[ 40 Pa. Commw. Page 431365]

A.2d 683 (1976). It has also been held that violation of the laws regarding the use or sale of controlled substances by an employee, regardless of whether the licensee had knowledge of the conduct, constitutes proper grounds for license suspension. Sobel Liquor License Case, 211 Pa. Superior Ct. 129, 235 A.2d 623 (1967); Dubin Liquor License Case, 210 Pa. Superior Ct. 346, 234 A.2d 7 (1967). Further, a license suspension was upheld based on evidence of solicitations by homosexuals among patrons when there was no evidence of involvement in or direct knowledge of such conduct by the licensee or his employees. In re Revocation of License of Clock Bar, Inc., supra. In Quaker City Development Co., supra at 16, 365 A.2d at 684, Judge Wilkinson, speaking for this Court, said:

The Liquor Code is remedial civil legislation. 'This act shall be deemed an exercise of the police power of the Commonwealth for the protection of the public welfare, health, peace and morals [and] . . . shall be liberally construed for the accomplishment of this purpose.' Section 104 of the Liquor Code, 47 P.S. § 1-104. It is almost impossible to anticipate all the actions that may justify revocation of a license. Weinstein Liquor License Case, 159 Pa. Superior Ct. 437, 48 A.2d 1 (1946). Therefore, to accomplish the remedial purposes of the Act a 'catch-all' provision is needed. The 'other sufficient cause' provision is proper for this purpose.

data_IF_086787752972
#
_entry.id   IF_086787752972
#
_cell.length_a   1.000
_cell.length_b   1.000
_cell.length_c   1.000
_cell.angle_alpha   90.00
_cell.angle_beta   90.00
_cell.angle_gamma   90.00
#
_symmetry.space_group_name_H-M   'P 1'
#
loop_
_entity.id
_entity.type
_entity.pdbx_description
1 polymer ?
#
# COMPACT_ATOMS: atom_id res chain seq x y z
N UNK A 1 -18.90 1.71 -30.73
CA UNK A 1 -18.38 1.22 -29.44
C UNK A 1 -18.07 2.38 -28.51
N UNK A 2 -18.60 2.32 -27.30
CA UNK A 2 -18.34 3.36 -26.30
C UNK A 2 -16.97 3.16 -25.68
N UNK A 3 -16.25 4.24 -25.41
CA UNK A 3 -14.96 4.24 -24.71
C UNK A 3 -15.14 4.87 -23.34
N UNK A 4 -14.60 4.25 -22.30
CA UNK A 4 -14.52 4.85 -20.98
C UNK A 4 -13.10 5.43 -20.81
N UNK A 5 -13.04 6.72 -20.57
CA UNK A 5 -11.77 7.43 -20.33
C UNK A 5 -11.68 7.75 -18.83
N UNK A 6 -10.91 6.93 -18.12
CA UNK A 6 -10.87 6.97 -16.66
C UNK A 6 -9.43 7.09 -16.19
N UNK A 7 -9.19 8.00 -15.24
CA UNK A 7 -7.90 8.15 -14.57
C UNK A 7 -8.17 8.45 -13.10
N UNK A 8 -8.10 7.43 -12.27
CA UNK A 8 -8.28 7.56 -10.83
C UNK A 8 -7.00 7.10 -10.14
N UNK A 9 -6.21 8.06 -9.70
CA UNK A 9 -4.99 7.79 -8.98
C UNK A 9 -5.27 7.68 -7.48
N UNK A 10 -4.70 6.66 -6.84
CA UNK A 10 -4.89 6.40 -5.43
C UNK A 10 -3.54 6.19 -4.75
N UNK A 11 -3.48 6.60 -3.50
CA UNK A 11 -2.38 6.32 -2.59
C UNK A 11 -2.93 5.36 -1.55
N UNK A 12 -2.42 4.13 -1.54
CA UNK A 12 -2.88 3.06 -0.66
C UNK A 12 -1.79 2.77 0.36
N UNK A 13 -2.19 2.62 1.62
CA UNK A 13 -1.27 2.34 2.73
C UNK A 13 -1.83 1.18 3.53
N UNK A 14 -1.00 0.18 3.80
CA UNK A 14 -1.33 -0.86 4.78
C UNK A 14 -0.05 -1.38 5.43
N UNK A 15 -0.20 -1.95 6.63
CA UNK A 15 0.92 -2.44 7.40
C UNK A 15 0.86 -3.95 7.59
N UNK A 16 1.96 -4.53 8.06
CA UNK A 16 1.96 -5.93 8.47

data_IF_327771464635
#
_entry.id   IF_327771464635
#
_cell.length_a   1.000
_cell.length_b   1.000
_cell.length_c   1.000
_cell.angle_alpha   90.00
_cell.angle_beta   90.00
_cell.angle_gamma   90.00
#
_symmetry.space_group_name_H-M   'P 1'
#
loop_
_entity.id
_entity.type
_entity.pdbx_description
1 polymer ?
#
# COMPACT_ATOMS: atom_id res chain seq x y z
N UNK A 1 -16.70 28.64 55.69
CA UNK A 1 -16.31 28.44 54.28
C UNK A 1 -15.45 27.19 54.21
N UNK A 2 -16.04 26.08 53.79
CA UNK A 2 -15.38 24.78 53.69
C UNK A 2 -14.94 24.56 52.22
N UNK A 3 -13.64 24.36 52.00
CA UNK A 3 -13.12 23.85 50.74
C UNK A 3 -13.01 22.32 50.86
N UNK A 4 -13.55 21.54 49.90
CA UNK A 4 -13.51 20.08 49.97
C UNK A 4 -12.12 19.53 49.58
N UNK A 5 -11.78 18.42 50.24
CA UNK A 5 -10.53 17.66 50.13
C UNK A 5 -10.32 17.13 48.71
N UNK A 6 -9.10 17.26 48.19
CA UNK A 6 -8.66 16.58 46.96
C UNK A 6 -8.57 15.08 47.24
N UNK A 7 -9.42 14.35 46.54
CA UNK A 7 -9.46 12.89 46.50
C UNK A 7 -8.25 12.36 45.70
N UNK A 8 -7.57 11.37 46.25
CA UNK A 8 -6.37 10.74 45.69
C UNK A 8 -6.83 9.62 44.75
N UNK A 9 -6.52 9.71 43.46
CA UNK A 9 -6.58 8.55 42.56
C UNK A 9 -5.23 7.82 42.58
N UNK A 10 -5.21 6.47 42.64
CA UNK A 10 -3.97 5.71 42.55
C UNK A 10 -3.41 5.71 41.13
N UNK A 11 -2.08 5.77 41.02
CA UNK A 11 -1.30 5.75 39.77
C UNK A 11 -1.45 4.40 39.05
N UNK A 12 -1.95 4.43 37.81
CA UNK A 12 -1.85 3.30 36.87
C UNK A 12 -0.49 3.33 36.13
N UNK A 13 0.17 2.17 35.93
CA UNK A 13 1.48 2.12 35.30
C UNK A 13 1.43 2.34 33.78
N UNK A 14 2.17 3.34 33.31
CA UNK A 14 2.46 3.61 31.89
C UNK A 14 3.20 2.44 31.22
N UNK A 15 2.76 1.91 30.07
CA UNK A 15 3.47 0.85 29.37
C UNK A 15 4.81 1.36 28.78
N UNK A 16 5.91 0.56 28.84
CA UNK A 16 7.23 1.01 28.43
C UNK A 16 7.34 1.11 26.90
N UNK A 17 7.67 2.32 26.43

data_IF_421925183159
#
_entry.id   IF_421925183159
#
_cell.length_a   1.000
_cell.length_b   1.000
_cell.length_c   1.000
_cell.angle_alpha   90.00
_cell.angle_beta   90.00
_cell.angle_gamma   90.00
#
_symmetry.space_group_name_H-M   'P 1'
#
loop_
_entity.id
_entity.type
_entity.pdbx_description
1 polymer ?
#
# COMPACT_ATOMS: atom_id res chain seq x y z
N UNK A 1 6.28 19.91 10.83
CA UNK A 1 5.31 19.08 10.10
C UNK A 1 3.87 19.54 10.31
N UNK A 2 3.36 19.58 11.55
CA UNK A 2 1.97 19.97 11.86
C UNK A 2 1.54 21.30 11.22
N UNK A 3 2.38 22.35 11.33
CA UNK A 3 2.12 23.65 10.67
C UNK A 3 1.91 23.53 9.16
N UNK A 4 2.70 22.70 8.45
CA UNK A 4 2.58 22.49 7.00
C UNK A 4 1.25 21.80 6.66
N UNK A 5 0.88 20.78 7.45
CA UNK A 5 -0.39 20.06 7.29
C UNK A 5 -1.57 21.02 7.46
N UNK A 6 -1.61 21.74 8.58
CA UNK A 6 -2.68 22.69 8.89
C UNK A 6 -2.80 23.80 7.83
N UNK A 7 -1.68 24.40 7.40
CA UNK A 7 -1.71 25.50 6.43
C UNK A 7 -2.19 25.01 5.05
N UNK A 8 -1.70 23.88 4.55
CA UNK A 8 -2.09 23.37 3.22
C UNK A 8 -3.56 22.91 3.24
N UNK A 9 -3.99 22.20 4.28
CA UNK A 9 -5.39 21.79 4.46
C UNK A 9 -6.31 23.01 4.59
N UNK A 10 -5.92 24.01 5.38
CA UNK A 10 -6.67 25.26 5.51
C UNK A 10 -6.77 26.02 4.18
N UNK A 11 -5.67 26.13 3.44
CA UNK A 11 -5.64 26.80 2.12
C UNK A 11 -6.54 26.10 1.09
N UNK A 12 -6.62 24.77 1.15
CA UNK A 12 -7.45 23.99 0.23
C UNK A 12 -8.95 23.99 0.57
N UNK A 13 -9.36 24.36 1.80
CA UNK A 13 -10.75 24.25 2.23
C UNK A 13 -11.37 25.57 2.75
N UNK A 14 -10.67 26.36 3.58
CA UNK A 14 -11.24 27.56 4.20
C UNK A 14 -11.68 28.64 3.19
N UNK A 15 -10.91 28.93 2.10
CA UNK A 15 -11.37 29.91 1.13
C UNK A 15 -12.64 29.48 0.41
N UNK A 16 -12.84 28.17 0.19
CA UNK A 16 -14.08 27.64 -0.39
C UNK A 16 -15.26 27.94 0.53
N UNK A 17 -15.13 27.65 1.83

We appreciate the licensee's problem of controlling his premises when secretive unlawful conduct occurs among patrons without the knowledge of the licensee or his employees. Nevertheless, absent proof of substantial affirmative measures taken by a licensee to eliminate a known pattern of use of and traffic in

[ 40 Pa. Commw. Page 432]

    controlled substances on his premises, we believe the Board has sufficient cause to revoke or suspend a license.*fn3

Therefore, we enter the following

Order

And Now, this 14th day of February, 1979, the order of the Court of Common Pleas of Allegheny County, dated December 6, 1976, dismissing the appeal of Cleveland Bates from the Pennsylvania Liquor Control Board's order of January 5, 1976, revoking the restaurant liquor license No. R-14658 and amusement permit No. AP-19884 issued to Cleveland Bates, trading as Neeta's Bar, is affirmed.

Disposition

Affirmed.